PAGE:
The principles of drying compressed air

Compressed air is a widely used power source. Though this powerful utility may be the most important part of your production process, it could contain water, dirt, wear particles, and even degraded substances, such as lubricating oil. These elements will form an unwanted condensate when using the compressed air, which is often acidic, and can be detrimental to any machinery, tools, or valves that it comes into contact with.

It is recommended that compressed air is treated before it’s used. By doing so, you remove the risk of further contamination. However, simply treating the compressed air may not be enough, as even modern production systems need a higher level of air quality. For the correct air quality needed, point-of-use filtration, and air dryers can provide beneficial results.

When compressed air contains water, the liquid can be removed using a process called “Drying”. Drying ranges from trapping the condensed water, to preventing condensation, to removing all the water present in the compressed air system. If too much water remains in the compressed air, the process has not been completed correctly, and the surrounding system can suffer from corrosion.

There are several drying methods available:

  • Aftercooler – Reduces the temperature and overall water content of the compressed air.
  • Bulk Liquid Separators – Removes bulk liquid that has been condensed in the distribution system.
  • Particulate Filters – Removes solid particle contaminants down to 5 micron and separates bulk liquids.

  • Coalescing Filters – Removes aerosol water and other liquids, which bypass the water traps.
  • Pressure Reduction – Drying through expansion.
  • Refrigeration Dryers – Drying to dewpoints of approximately 37°F (3°C)
  • Desiccant Dryers – Drying to dewpoints of approximately -40°F to -100°F (-40°C to -73°C).
  • Membrane Dryers – Variable drying capabilities to approximately -40°F (-40°C) dewpoint.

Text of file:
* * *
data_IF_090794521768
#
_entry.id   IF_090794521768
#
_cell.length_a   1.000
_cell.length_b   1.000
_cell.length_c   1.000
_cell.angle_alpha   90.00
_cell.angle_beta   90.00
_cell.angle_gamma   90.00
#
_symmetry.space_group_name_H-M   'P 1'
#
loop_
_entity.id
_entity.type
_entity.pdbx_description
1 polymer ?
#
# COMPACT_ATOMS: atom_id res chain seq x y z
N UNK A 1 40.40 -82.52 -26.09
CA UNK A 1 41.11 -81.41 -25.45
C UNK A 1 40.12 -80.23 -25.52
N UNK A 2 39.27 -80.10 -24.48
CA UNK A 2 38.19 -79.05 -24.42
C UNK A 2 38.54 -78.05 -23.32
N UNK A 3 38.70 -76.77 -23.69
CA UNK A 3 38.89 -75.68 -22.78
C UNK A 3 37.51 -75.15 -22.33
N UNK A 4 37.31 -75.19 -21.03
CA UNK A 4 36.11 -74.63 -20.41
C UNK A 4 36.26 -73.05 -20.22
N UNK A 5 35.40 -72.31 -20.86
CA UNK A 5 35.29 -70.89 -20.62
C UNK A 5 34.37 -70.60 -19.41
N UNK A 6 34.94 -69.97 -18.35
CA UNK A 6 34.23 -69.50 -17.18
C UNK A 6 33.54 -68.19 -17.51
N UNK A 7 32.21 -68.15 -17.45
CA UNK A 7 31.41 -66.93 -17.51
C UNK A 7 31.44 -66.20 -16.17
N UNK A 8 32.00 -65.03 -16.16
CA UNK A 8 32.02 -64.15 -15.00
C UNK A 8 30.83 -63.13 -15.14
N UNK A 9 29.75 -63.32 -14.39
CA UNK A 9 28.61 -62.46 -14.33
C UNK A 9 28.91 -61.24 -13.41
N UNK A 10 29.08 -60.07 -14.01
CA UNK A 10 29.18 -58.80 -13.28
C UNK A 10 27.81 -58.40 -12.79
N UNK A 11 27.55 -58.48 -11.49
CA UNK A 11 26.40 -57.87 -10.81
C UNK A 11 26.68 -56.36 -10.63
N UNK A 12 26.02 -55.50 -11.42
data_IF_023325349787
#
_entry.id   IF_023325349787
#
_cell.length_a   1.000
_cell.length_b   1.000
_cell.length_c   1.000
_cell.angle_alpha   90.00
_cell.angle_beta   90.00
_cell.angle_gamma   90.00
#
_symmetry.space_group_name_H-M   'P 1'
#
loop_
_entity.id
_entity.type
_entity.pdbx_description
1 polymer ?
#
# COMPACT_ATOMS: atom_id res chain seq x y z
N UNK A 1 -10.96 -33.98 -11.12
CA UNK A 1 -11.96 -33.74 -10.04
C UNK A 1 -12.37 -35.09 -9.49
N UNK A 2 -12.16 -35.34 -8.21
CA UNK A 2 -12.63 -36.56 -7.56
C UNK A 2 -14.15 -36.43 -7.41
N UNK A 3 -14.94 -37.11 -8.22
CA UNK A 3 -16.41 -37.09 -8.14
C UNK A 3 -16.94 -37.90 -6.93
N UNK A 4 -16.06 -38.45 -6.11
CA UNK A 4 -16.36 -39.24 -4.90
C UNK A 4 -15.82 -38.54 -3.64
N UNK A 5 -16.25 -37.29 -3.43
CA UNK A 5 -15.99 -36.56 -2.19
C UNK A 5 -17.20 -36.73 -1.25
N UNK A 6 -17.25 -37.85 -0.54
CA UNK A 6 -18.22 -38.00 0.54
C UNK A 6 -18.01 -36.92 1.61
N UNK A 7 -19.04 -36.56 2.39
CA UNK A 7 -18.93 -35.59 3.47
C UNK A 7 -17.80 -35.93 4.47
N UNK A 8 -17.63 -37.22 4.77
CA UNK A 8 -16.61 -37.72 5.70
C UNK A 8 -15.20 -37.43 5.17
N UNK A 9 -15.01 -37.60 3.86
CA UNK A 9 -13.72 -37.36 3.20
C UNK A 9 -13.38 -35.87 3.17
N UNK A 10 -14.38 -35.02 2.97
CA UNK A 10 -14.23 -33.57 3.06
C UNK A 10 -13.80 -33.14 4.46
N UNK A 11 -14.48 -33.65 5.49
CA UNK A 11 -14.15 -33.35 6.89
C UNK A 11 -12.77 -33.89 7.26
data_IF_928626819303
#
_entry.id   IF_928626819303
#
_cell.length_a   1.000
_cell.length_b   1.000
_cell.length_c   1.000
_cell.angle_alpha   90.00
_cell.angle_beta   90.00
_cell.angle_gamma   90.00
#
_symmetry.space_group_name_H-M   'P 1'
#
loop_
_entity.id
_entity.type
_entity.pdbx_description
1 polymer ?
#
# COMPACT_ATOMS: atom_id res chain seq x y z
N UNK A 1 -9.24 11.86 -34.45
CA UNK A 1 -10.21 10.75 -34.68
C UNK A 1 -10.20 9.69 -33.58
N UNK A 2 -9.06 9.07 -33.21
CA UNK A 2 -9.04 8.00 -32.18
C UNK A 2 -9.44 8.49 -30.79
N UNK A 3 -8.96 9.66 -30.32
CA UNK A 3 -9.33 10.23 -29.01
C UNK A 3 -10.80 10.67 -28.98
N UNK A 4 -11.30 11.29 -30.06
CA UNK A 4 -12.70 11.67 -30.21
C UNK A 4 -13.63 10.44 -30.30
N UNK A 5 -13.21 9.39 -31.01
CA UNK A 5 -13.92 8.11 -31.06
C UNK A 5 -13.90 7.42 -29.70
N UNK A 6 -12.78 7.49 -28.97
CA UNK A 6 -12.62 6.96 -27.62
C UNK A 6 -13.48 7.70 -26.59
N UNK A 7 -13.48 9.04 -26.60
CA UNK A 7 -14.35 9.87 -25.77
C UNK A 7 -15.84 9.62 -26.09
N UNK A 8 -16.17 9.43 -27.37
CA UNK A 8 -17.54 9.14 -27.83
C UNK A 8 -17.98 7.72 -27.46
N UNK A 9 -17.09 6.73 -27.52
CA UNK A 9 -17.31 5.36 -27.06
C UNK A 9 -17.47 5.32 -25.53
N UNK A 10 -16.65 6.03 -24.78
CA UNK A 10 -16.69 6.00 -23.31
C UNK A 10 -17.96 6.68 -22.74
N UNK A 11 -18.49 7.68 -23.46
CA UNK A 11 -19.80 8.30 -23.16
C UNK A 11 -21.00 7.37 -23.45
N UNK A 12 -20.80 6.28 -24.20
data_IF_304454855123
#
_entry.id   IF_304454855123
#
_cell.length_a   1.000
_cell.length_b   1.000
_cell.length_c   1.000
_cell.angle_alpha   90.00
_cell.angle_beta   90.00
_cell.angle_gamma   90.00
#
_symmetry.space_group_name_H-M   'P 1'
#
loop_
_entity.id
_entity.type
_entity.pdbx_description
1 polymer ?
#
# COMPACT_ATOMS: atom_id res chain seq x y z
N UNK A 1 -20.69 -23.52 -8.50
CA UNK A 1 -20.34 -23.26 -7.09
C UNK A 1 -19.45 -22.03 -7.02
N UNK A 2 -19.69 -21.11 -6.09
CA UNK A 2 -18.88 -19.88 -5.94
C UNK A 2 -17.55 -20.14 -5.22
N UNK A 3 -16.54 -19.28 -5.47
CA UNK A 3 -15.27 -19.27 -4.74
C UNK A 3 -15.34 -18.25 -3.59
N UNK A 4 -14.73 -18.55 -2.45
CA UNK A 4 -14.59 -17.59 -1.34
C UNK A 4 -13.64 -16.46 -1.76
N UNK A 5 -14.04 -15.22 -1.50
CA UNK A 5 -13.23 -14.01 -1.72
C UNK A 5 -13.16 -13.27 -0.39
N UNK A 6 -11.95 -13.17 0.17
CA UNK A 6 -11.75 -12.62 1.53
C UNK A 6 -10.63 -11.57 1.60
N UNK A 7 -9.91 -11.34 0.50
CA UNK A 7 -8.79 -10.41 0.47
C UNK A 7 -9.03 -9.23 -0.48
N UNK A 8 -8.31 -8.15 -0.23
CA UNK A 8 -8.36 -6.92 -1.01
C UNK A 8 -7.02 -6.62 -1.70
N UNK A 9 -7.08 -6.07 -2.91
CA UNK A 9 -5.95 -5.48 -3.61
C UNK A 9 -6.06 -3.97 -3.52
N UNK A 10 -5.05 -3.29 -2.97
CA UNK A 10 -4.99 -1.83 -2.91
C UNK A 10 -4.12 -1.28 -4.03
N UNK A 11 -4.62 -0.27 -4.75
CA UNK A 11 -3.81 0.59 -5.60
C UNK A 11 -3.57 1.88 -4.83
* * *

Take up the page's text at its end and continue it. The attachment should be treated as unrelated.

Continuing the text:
It should be noted that as refrigeration, adsorption, and membrane dryers are only designed to remove water vapor. They require the use of coalescing filters and possibly even a bulk liquid separator to work proficiently.

Figuring out which kind of dryer you need can be difficult. You should keep these points in mind:

  • Drying the entire compressed air supply in a factory to dewpoints less than -40°F (-40°C) is uneconomical.
  • Damage caused by wet air costs money in maintenance, downtime, and lost product.
  • A drying system which only contains an aftercooler and a coalescing filter could create problems with condensation.
  • For applications which use air at lower temperatures than the main compressed air line install filters at the point-of-use to maximise drying.
  • Use specific membrane dryers for those parts of the system which require dewpoints of 35°F to 52°F (2°C to 5°C) and flow rates up to 1200 SCFM.

  • Compressed air with a dewpoint of -40°F (-40°C) is reasonable for water vapor sensitive applications.

Drying the compressed air to be used in your system is crucial if you want to avoid any problems in the future. By using the correct dryers and drying processes, you can avoid any water vapour mishaps, and ensure that your compressed air is ready for any number of the applications you need it for.

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